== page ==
Any accounting of Farmhaus must acknowledge the less-than-stellar history of its Lindenwood Park address. More than a few restaurants have failed to stick along this peaceful block: Café Ivanhoe, KoKo, Bistro Toi. After Bistro Toi shuttered in November of 2008 — a mere two months after opening — the space sat empty for over a year, one more "cursed" spot.
There. History acknowledged. I'd rather begin at a different address, in another state: the restaurant Erato on Main on Main Street in Edwardsville, Illinois. It was there that I and many others fell in love with the cooking of Kevin Willmann.
An Illinois native, Willmann spent his adolescence and his formative years as a cook on Florida's Gulf Coast. After a spell in Knoxville, Tennessee, he landed in St. Louis, where he ran the kitchens at Lucas Park Grille and Mosaic before moving on to Erato. And there he found his voice: small dishes, intensely flavored and beautifully presented, with an emphasis (with the significant exception of his beloved seafood) on local, sustainable produce. That he turned these out from a kitchen barely bigger than a walk-in closet made his success even more remarkable.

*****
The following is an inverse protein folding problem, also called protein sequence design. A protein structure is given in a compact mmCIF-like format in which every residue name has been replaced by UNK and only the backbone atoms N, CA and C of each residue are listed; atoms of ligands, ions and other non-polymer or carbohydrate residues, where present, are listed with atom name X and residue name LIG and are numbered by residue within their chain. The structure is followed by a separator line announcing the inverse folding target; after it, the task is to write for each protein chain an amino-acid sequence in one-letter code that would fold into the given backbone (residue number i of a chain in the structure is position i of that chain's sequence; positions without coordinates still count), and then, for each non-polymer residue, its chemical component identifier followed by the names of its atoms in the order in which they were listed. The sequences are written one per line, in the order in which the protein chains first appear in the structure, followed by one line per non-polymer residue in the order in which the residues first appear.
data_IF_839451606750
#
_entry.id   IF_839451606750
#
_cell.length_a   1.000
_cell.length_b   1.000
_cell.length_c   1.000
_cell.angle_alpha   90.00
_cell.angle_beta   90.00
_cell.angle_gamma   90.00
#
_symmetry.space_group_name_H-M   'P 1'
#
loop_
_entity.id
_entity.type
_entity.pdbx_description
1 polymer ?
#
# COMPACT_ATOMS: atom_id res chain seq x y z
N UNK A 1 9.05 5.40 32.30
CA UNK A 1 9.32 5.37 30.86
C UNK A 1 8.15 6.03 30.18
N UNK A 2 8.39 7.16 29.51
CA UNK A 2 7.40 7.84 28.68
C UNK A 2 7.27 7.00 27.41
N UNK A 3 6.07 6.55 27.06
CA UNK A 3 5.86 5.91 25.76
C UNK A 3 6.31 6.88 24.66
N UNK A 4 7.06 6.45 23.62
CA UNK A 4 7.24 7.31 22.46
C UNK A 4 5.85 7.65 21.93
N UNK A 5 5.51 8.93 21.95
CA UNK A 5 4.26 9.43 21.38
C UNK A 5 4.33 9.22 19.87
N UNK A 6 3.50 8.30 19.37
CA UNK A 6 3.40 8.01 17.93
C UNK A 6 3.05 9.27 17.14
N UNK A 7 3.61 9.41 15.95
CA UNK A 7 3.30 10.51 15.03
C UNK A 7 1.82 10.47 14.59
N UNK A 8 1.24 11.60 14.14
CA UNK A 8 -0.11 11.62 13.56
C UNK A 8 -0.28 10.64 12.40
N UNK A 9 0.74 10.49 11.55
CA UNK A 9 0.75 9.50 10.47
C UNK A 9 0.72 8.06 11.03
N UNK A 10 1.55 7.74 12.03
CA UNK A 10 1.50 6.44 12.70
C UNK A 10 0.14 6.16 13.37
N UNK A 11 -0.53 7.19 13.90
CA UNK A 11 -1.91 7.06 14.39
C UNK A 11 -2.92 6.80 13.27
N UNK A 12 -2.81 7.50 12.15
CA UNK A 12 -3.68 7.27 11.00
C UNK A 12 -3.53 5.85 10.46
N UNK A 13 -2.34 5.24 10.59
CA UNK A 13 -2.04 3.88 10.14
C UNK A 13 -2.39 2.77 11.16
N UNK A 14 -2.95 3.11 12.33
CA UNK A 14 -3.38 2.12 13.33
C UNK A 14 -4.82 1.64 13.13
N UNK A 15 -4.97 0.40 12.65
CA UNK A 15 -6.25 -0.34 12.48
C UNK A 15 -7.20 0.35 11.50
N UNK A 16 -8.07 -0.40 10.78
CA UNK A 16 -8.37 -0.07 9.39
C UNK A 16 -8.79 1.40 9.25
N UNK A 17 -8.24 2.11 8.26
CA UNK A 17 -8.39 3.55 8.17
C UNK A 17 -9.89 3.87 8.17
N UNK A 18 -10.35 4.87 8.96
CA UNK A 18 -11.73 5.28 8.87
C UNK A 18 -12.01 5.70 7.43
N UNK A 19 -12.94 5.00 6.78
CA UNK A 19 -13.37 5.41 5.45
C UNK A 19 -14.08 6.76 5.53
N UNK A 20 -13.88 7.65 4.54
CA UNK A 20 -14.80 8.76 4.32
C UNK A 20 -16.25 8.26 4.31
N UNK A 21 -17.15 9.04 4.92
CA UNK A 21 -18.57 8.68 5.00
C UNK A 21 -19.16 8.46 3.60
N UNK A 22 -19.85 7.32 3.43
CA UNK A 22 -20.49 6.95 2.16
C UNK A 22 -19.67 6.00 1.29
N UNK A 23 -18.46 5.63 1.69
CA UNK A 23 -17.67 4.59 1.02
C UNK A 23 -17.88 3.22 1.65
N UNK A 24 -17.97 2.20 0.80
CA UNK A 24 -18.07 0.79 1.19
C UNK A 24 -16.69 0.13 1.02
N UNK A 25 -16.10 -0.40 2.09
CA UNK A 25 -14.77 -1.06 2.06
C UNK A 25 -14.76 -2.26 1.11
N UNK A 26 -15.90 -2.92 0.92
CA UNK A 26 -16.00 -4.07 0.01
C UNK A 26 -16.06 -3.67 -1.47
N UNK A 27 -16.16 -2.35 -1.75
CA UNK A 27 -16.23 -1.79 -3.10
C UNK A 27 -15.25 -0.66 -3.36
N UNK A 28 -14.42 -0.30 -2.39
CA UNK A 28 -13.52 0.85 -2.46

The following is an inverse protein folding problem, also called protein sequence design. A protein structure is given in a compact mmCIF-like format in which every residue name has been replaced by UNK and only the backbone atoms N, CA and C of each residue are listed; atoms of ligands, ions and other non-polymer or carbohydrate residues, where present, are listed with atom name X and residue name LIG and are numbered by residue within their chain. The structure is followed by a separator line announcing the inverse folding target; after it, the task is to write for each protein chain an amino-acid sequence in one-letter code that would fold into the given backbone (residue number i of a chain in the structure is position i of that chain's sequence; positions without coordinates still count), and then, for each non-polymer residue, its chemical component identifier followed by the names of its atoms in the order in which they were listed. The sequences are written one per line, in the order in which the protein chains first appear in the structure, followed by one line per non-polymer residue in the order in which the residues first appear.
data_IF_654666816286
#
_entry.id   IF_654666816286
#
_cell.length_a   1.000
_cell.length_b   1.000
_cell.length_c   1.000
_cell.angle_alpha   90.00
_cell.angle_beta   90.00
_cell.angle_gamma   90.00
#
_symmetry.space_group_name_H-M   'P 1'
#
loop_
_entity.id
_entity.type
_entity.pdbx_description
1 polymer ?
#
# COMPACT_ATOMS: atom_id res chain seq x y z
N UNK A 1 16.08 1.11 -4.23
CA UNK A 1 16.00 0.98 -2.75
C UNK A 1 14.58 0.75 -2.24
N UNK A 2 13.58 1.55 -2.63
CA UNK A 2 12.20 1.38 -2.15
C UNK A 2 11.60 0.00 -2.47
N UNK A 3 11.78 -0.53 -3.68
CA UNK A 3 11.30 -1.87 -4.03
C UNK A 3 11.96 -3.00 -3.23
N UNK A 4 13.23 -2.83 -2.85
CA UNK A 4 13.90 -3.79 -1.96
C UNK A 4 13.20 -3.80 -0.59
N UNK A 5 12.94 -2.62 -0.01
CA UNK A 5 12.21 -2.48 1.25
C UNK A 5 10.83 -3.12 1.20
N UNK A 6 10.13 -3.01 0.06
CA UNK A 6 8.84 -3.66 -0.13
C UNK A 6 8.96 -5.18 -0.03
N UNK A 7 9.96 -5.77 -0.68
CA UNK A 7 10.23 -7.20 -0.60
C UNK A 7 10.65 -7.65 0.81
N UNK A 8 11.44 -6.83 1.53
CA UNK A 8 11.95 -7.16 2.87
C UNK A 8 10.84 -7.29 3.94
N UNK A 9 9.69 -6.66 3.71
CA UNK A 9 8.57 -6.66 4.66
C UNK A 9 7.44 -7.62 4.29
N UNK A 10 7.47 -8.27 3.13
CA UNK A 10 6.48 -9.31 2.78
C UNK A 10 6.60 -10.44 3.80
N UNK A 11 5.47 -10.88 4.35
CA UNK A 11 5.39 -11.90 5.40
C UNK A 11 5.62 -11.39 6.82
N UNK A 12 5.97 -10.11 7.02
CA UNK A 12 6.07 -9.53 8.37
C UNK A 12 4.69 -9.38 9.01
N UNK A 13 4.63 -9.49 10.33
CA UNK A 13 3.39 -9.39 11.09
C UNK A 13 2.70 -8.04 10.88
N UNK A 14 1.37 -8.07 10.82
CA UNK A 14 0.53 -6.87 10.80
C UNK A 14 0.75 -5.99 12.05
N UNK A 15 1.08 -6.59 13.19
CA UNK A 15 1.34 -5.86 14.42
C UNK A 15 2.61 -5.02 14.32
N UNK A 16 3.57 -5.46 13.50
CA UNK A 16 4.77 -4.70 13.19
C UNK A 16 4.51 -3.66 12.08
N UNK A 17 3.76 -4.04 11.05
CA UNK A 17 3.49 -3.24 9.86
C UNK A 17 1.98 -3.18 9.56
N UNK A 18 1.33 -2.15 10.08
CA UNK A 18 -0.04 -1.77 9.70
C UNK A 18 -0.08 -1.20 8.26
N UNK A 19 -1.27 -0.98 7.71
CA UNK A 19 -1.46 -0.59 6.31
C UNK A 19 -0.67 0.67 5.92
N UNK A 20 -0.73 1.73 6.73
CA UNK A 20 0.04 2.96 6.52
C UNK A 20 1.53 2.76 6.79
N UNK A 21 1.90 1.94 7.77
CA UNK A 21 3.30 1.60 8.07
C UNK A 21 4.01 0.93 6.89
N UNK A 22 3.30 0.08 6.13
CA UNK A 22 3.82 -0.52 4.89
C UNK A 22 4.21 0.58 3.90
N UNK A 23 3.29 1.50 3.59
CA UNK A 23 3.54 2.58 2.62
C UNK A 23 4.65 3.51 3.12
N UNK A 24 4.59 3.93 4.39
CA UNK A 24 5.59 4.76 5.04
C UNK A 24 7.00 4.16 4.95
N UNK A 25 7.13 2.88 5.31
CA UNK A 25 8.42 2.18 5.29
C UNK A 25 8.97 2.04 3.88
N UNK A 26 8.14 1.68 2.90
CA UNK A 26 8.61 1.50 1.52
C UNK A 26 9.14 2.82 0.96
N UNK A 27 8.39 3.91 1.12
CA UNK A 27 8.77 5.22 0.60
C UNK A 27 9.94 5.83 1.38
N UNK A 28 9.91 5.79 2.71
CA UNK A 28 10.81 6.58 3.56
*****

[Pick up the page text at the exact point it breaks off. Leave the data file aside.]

When Willmann announced last year that he would leave Erato to open Farmhaus — the German twist on the name is a tribute to his grandmother — his new venture became the most anticipated restaurant opening of 2010.
Disclosure: I couldn't dine anonymously at Farmhaus, and not simply because my Lady Gaga disguise was at the dry cleaners. Willmann busted me as a critic several years ago, and we've run into each other at bars and farmers' markets more than a few times since then. Our relationship is friendly, and, yes, I likely received a tad more attention than a "regular" diner. What can you do?